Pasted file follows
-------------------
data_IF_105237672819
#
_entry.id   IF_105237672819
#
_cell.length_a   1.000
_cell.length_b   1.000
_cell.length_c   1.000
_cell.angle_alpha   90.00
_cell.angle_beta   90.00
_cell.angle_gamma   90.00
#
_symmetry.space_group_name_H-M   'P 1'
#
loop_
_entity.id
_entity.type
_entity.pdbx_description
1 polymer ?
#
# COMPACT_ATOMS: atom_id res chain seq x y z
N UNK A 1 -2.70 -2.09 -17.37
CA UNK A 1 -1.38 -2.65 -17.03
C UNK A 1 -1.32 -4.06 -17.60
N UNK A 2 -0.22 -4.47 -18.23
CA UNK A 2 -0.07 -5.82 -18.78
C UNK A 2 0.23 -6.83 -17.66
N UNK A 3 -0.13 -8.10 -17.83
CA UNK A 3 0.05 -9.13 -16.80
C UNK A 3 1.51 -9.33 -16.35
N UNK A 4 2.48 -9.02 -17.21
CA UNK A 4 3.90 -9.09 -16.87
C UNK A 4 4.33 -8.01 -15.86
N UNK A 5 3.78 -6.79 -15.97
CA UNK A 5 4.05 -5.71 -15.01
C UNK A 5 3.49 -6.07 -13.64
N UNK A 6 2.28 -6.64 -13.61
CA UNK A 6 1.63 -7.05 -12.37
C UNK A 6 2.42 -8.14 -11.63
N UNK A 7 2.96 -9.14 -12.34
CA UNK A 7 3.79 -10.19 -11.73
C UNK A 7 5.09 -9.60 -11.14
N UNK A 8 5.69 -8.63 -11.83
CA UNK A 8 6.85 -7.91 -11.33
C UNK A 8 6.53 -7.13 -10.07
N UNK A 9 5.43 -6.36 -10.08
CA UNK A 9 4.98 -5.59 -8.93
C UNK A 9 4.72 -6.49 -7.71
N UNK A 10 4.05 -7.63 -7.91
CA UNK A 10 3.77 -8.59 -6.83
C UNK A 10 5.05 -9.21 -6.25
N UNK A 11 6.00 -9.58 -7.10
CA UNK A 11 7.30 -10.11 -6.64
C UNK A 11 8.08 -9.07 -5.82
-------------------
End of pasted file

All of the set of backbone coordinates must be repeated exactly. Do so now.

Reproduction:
data_IF_105237672819
#
_entry.id   IF_105237672819
#
_cell.length_a   1.000
_cell.length_b   1.000
_cell.length_c   1.000
_cell.angle_alpha   90.00
_cell.angle_beta   90.00
_cell.angle_gamma   90.00
#
_symmetry.space_group_name_H-M   'P 1'
#
loop_
_entity.id
_entity.type
_entity.pdbx_description
1 polymer ?
#
# COMPACT_ATOMS: atom_id res chain seq x y z
N UNK A 1 -2.70 -2.09 -17.37
CA UNK A 1 -1.38 -2.65 -17.03
C UNK A 1 -1.32 -4.06 -17.60
N UNK A 2 -0.22 -4.47 -18.23
CA UNK A 2 -0.07 -5.82 -18.78
C UNK A 2 0.23 -6.83 -17.66
N UNK A 3 -0.13 -8.10 -17.83
CA UNK A 3 0.05 -9.13 -16.80
C UNK A 3 1.51 -9.33 -16.35
N UNK A 4 2.48 -9.02 -17.21
CA UNK A 4 3.90 -9.09 -16.87
C UNK A 4 4.33 -8.01 -15.86
N UNK A 5 3.78 -6.79 -15.97
CA UNK A 5 4.05 -5.71 -15.01
C UNK A 5 3.49 -6.07 -13.64
N UNK A 6 2.28 -6.64 -13.61
CA UNK A 6 1.63 -7.05 -12.37
C UNK A 6 2.42 -8.14 -11.63
N UNK A 7 2.96 -9.14 -12.34
CA UNK A 7 3.79 -10.19 -11.73
C UNK A 7 5.09 -9.60 -11.14
N UNK A 8 5.69 -8.63 -11.83
CA UNK A 8 6.85 -7.91 -11.33
C UNK A 8 6.53 -7.13 -10.07
N UNK A 9 5.43 -6.36 -10.08
CA UNK A 9 4.98 -5.59 -8.93
C UNK A 9 4.72 -6.49 -7.71
N UNK A 10 4.05 -7.63 -7.91
CA UNK A 10 3.77 -8.59 -6.83
C UNK A 10 5.05 -9.21 -6.25
N UNK A 11 6.00 -9.58 -7.10
CA UNK A 11 7.30 -10.11 -6.64
C UNK A 11 8.08 -9.07 -5.82